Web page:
Ask any Silicon Valley commuter and they’ll tell you traffic on the 101, the highway that connects Silicon Valley to San Francisco, is the bane of their existence. Advertisers on the other hand? They live for it.

Landing a billboard along the 101 has become a rite of passage within the tech industry. Last year, Lyft’s hot pink van-on-a-stick and Twilio’s bright red “Ask Your Developer” billboards joined the ranks of Apple and Facebook as iconic 101 ads. These ads are more than just eye candy, 101 commuters are a highly lucrative audience: They’re relatively wealthy, work largely in tech, plus, bumper-to-bumper traffic makes for a captive audience.

As New York emerges as a technology epicenter, the city’s subway has earned a similar reputation. From Oscar to StreetEasy, Casper to Makespace, it seems every New York startup is hopping on the ad train. NYC’s billboards are hot property as well: From Glossier to Outdoor Voices, a short stroll through SoHo paints a tech scene on the rise.

To help startups understand the opportunity out-of-home (OOH)advertising presents for their brand, John Laramie, founder and CEO of ADstruc Project X, the technology company at the forefront of the OOH industry, joined us in hosting a working session with leaders from NYC’s top startups.

Here’s how to approach out of home marketing, as demonstrated by three iconic NYC ad campaigns:

Glossier: Have A Multi-Platform Advertising Strategy

A common mistake founders make is approaching digital and physical marketing with entirely separate strategies, but the most successful marketing campaigns leverage cross-platform synergy. “Glossier understands at its core what they’re doing in other media formats like social and how out-of-home advertising can support that,” Laramie says.

Consider your offline campaign within the context of existing digital campaigns. How can offline campaign inspire digital responses? How does this offline campaign complement existing digital campaigns?

Glossier’s empowering offline copy, for example, has gone viral on social media: “It’s rare that I’m inspired to take a photo of a billboard and post it on Instagram,” Claire Knebl, Senior Manager of Brand and Campaign Strategy at Glossier says. Glossier looks to social to monitor the impact and ROI of its OOH campaigns. “We try to make campaigns people will want to share, from the creative down to the placement itself.”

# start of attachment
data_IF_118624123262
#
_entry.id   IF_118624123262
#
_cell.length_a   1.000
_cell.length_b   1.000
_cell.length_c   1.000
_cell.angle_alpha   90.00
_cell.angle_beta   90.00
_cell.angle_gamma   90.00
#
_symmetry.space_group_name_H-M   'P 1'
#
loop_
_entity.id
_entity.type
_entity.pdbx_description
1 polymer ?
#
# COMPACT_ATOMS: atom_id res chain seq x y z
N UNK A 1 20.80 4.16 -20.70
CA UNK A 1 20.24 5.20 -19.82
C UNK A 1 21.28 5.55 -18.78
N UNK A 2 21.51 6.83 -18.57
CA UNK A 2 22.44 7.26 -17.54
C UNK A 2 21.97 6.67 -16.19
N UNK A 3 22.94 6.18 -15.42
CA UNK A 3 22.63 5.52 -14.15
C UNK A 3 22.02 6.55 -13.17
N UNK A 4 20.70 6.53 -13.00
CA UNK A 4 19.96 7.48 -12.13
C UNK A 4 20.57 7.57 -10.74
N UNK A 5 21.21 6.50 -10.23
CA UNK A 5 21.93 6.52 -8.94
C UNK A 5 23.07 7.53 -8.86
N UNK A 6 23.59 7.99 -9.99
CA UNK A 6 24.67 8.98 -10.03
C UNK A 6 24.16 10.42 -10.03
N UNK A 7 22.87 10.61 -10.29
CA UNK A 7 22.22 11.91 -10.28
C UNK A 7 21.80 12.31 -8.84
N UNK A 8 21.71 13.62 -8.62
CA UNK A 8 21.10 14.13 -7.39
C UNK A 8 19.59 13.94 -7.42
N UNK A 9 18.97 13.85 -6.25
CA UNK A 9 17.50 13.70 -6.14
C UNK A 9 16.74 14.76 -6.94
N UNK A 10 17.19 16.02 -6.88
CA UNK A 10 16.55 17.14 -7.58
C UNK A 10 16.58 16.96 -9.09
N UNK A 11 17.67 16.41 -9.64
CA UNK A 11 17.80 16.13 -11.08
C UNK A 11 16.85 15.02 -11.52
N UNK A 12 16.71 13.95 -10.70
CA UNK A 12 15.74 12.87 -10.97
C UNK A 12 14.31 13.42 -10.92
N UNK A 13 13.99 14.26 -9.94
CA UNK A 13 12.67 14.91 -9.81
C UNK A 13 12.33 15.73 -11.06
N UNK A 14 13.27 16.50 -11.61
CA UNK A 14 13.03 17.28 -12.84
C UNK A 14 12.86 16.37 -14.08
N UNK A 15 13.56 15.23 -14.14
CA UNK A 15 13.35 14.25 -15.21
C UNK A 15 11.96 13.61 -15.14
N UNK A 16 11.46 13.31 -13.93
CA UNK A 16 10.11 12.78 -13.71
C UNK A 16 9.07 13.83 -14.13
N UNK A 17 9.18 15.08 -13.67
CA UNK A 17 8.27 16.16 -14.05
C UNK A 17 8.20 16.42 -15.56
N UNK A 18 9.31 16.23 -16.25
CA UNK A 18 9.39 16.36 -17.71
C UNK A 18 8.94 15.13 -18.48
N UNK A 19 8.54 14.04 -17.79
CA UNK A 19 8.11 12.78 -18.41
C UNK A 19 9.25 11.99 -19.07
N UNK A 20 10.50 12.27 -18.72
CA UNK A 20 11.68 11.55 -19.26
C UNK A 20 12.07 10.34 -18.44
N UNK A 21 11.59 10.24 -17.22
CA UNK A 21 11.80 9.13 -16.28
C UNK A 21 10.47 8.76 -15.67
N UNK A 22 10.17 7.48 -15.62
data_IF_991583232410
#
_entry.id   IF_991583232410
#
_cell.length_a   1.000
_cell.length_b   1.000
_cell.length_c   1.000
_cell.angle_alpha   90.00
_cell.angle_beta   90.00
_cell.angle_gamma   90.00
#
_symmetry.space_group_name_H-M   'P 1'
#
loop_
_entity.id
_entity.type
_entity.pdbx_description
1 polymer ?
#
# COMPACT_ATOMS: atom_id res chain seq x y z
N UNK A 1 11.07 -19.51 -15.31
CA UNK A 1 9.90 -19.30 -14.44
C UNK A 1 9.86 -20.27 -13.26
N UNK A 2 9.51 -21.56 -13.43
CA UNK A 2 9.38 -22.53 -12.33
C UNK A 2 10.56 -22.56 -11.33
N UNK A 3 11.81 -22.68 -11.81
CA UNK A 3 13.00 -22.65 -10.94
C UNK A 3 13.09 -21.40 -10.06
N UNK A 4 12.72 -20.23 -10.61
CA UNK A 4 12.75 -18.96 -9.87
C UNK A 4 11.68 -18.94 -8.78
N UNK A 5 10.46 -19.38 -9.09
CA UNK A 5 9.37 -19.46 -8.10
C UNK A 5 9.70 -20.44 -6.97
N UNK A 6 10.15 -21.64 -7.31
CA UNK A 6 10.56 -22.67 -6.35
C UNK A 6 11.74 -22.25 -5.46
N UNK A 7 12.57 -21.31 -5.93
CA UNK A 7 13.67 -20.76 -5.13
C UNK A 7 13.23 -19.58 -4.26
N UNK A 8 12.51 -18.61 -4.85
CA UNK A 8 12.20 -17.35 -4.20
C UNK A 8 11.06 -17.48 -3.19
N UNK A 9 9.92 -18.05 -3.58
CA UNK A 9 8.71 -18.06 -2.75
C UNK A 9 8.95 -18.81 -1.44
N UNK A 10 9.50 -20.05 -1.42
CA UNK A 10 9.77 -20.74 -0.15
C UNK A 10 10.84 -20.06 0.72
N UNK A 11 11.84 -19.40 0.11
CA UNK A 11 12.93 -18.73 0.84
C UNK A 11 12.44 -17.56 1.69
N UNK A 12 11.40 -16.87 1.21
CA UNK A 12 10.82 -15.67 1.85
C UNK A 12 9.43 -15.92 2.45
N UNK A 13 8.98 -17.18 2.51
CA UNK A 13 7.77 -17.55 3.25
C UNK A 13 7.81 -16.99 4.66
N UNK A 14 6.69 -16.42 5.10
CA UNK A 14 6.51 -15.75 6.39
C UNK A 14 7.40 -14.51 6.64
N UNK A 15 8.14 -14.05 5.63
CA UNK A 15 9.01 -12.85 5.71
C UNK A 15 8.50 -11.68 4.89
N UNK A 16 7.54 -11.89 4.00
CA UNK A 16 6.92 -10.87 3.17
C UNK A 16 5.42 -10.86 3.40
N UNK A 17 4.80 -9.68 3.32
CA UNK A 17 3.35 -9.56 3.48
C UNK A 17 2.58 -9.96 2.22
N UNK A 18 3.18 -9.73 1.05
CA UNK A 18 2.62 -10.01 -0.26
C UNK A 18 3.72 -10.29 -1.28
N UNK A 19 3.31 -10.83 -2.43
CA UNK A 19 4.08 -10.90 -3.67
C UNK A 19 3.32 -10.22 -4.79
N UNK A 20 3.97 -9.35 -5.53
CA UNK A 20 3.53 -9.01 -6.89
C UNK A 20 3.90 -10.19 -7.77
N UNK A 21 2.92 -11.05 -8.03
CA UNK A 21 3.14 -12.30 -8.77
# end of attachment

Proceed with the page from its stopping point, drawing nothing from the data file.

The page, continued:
Another lesson to glean from Glossier: Buses are an under-appreciated ad platform. “Buses are literally massive moving billboards that drive around neighborhoods and you get to select the route,” Laramie says. Plus, they’re cheaper.

MakeSpace: Be Bold

As OOH advertising gains popularity, campaigns are competing not just for real estate but for attention. The bolder the campaign, the more it stands out.

Makespace, for example, white-ed out entire subway cars with no explanation but a simple “MakeSpace Was Here.”

“It was unusual and inspired curiosity,” MakeSpace Creative Director Rion Harmon says, “it’s campaigns that do things a little differently that are remembered.”

OOH is notoriously tricky for attribution. Harmon surveys MakeSpace users at time of purchase. If X% of new users say they learn about MakeSpace from the subway, then that number can be extrapolated based on your total number of conversions to get an idea of how effective the campaign was from an ROI perspective. Promo codes, hashtags, and unique phone numbers are other creative hacks, too.

Another tip Harmon offered the group: Have one campaign on deck to take advantage of remnant media deals.

Oscar: Go Big Or Go Home

Photo credit: Jill Lin, Campaign Creative Director and Illustrator

When “experimenting” with out-of-home advertising, startups are often too conservative in their approach and are disappointed with the results. Oscar, on the other hand, has become known among advertisers for scale of their campaigns. At one point, Laramie highlights, Oscar ran on nearly every taxi-top in all of Manhattan.

Of course, by virtue of being later stage, Oscar benefits from a larger budget than the other companies we’ve talked about, but the sentiment remains: Impact is a function of scale.

“The first qualifying filter when deciding if out-of-home marketing makes sense for your company is understanding spend as it relates to impact,” Laramie says. The average cost for a NYC subway brand train (half car, 570+ cars) averages a hefty $250K per month.

This price-tag is complicated by the fact that startups often demand a clear ROI in order to justify spend - that ROI being an instrumental mechanism to helping raise the next round of capital.

Be sure to adjust your ROI expectations according to your sales cycle. While consumer brands like Glossier may see an immediate impact, companies with longer sales cycles like MakeSpace and Oscar often feel the impact months down the line.